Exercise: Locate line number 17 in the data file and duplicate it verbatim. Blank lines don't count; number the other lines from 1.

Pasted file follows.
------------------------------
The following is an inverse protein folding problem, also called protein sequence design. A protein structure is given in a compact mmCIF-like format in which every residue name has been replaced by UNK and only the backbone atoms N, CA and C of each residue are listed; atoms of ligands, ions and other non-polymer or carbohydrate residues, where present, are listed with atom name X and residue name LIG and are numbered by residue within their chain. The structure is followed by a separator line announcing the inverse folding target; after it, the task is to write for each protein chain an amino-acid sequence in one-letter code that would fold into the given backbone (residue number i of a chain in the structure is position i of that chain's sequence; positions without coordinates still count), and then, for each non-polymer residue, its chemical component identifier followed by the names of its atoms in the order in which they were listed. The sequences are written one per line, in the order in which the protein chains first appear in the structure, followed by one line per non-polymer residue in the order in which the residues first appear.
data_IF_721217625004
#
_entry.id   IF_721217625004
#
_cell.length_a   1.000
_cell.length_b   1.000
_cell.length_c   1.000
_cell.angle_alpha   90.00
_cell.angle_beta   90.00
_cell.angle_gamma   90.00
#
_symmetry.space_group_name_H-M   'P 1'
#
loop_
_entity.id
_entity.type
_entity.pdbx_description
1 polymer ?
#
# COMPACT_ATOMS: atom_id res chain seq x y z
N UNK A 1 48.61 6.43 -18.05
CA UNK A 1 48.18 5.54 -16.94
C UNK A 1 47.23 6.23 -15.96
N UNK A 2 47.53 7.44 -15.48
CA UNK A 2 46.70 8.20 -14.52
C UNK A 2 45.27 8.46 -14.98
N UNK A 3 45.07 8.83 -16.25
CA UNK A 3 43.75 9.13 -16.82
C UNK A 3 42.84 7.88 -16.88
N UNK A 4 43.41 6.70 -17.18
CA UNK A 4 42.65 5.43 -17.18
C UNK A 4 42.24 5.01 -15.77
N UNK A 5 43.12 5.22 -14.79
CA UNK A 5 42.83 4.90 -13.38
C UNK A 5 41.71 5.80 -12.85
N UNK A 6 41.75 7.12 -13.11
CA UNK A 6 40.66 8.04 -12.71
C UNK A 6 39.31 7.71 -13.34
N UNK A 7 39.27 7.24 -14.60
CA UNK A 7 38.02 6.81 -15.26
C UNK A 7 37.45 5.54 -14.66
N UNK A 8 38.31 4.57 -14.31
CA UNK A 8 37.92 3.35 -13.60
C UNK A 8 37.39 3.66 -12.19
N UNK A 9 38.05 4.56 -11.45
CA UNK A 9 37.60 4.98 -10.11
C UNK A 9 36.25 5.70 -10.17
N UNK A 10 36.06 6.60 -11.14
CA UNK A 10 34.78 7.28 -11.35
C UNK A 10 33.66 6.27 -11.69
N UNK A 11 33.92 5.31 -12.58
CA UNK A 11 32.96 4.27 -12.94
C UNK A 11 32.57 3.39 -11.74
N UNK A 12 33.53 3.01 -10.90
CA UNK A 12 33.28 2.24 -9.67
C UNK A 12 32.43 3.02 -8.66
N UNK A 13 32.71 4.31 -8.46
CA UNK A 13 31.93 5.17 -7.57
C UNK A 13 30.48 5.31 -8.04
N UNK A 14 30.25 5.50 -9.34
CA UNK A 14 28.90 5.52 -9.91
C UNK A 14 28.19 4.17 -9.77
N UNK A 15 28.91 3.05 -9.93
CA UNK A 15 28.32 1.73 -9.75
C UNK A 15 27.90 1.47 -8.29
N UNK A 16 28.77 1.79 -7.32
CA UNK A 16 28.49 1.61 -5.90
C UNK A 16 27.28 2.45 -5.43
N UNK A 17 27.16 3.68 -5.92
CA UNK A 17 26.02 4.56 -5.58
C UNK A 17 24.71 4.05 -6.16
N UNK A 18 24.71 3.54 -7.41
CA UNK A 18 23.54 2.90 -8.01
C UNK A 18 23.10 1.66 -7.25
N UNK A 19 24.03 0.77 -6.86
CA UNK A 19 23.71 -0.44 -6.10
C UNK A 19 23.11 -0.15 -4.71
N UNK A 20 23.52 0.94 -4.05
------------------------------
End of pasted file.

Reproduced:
_entity.type